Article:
STOCKTON, CA–Delta tunnels proponents have moved quickly this week, scheduling the Joint Legislative Budget Committee (JLBC) hearing on the State Water Project contract extension just two days before its scheduled date: tomorrow, August 30 at 8 AM, as noted in a recent email communication from Kathy Cole of Metropolitan Water District’s Sacramento Office. The hearing date precedes finalized amendments to the State Water Contract regarding California WaterFix and was not noticed to the public.
The State Water Contract extension includes provisions for a fifty-year contract agreement for water allocations and deliveries from the State Water Project, despite the state just releasing a report on climate change that cites the need for greater Delta outflows to combat salinity intrusion into the Delta for the region’s four million residents.
According to an email from Metropolitan Water District on Tuesday explaining the significance of this hearing:
“…[T]he Joint Legislative Budget Committee (JLBC) has rescheduled the hearing required under Section 147.5 of the Water Code. Existing law requires, at least 60 days prior to the final approval of the renewal or extension of a long-term water supply contract between Department of Water Resources (DWR) and any State Water Project (SWP) contractor, DWR must present the terms, conditions and details relative to the contracts at an informational hearing before the JLBC and relevant policy and fiscal committees of both houses. The Legislature is not required to take action on the SWP contract extension as the statutory requirement requires only an informational hearing take place.”
For the tunnels project to move forward, the water code requires legislative oversight through an informational hearing. In other words, simply holding the hearing allows tunnels proponents to proceed with State Water Project contract extensions. However, the legislature will not have access to CA WaterFix contract amendments as part of the State Water Project prior to the hearing. Nor will the legislature have access to a financial plan, a cost-benefit analysis, or ratepayer impacts report. These missing pieces to understanding the economic scope of CA WaterFix is extremely troubling for California taxpayers and water ratepayers.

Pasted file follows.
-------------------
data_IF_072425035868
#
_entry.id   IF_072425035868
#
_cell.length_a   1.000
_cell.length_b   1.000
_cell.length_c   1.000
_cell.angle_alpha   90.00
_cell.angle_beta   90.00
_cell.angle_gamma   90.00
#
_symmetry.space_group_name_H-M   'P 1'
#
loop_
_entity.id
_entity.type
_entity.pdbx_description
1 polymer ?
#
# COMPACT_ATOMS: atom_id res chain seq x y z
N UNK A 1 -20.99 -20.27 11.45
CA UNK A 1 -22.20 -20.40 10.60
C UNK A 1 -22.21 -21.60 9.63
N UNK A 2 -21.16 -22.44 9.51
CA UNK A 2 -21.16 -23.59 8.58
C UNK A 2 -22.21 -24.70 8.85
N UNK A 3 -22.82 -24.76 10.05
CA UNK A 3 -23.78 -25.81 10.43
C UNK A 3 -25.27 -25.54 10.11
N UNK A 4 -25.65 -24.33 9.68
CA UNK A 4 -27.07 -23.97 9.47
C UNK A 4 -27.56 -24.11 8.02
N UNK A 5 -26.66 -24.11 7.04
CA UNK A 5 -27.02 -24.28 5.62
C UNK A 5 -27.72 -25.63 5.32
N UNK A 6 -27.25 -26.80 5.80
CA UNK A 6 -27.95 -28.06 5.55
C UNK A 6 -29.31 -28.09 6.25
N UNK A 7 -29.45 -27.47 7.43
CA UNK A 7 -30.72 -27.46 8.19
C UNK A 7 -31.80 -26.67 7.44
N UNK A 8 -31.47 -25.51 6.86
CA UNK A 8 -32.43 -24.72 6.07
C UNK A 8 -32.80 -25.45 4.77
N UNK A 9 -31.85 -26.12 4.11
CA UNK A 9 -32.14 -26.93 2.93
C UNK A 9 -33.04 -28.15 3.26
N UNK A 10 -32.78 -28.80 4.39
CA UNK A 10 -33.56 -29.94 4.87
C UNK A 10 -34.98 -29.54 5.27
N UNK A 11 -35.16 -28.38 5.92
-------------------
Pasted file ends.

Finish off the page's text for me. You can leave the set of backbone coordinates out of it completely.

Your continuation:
In addition to rushing the hearing without any public notice, Assembly Member Richard Bloom is now sponsoring a last minute gut and amend bill, AB 2649—a piece of legislation that would sunset the requirement for holding the JLBC meeting altogether. Instead, the State Water Contractors’ only requirement to proceed would be to present information on the contract extension to the JLBC ten days prior to any contract finalization. Presently, 60-day notice is required for a public hearing. Furthermore, AB 2649 does not clearly indicate the full path for any committee oversight.
Confusing matters further, in the last 24 hours staff members for Speaker of the Assembly, Anthony Rendon, and Senate President pro tempore, Toni Atkins, have told several members of the public that the hearing is not scheduled for Thursday, August 30, 2018.
Executive Director for Restore the Delta Barbara Barrigan-Parrilla made the following statement:
“Members of our state’s legislative leadership have failed us this week. The Delta tunnels proposal is the state’s second largest public works project in California history that will impact not only the four million people living in the Delta, but all Californians. Instead of putting their constituents first, these legislators have chosen to do Metropolitan Water District’s bidding by facilitating an under-wraps hearing at the eleventh hour, without any proper public notice. And if that weren’t enough, the backup plan is to change the rules of oversight and eliminate the hearing, just in case it can’t be pushed through before the legislative session ends.
“It is this exact behavior—the subversion of transparency, and good government processes—that causes everyday voters to have such anger and distrust toward elected officials. Even if officials support the Delta tunnels, they should be motivated to know how much the project will cost and what kind of amendments the State Water Project contract will entail. Without this information, how can elected officials execute the duties which they were elected to handle, including but not limited to providing proper public oversight?
“Instead of government transparency, we are seeing backroom wheeling and dealing to push through the tunnels and to distribute political favors for California water’s network of good old boys.”